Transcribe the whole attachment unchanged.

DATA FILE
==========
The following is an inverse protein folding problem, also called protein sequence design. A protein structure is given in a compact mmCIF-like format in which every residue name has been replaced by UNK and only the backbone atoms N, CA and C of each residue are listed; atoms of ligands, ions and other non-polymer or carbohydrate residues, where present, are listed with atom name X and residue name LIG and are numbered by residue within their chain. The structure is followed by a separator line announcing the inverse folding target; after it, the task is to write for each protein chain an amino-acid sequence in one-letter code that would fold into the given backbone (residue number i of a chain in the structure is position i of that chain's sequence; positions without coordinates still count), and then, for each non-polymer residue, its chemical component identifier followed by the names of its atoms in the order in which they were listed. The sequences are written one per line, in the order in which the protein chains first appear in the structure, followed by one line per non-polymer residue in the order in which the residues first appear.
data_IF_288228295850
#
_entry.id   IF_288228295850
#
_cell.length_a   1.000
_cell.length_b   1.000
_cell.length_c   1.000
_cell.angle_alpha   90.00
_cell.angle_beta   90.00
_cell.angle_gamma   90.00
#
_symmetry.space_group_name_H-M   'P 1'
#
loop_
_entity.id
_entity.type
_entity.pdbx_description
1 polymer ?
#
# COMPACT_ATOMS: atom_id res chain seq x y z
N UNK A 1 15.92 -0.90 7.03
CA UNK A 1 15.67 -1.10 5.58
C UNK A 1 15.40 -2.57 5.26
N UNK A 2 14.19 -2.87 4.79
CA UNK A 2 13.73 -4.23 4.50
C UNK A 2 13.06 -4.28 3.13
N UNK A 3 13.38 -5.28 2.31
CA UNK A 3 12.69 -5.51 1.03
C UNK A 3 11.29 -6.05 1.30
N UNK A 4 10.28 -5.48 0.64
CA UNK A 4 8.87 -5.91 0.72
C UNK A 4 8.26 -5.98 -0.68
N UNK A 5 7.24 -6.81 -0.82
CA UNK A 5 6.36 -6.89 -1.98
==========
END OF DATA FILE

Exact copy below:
The following is an inverse protein folding problem, also called protein sequence design. A protein structure is given in a compact mmCIF-like format in which every residue name has been replaced by UNK and only the backbone atoms N, CA and C of each residue are listed; atoms of ligands, ions and other non-polymer or carbohydrate residues, where present, are listed with atom name X and residue name LIG and are numbered by residue within their chain. The structure is followed by a separator line announcing the inverse folding target; after it, the task is to write for each protein chain an amino-acid sequence in one-letter code that would fold into the given backbone (residue number i of a chain in the structure is position i of that chain's sequence; positions without coordinates still count), and then, for each non-polymer residue, its chemical component identifier followed by the names of its atoms in the order in which they were listed. The sequences are written one per line, in the order in which the protein chains first appear in the structure, followed by one line per non-polymer residue in the order in which the residues first appear.
data_IF_288228295850
#
_entry.id   IF_288228295850
#
_cell.length_a   1.000
_cell.length_b   1.000
_cell.length_c   1.000
_cell.angle_alpha   90.00
_cell.angle_beta   90.00
_cell.angle_gamma   90.00
#
_symmetry.space_group_name_H-M   'P 1'
#
loop_
_entity.id
_entity.type
_entity.pdbx_description
1 polymer ?
#
# COMPACT_ATOMS: atom_id res chain seq x y z
N UNK A 1 15.92 -0.90 7.03
CA UNK A 1 15.67 -1.10 5.58
C UNK A 1 15.40 -2.57 5.26
N UNK A 2 14.19 -2.87 4.79
CA UNK A 2 13.73 -4.23 4.50
C UNK A 2 13.06 -4.28 3.13
N UNK A 3 13.38 -5.28 2.31
CA UNK A 3 12.69 -5.51 1.03
C UNK A 3 11.29 -6.05 1.30
N UNK A 4 10.28 -5.48 0.64
CA UNK A 4 8.87 -5.91 0.72
C UNK A 4 8.26 -5.98 -0.68
N UNK A 5 7.24 -6.81 -0.82
CA UNK A 5 6.36 -6.89 -1.98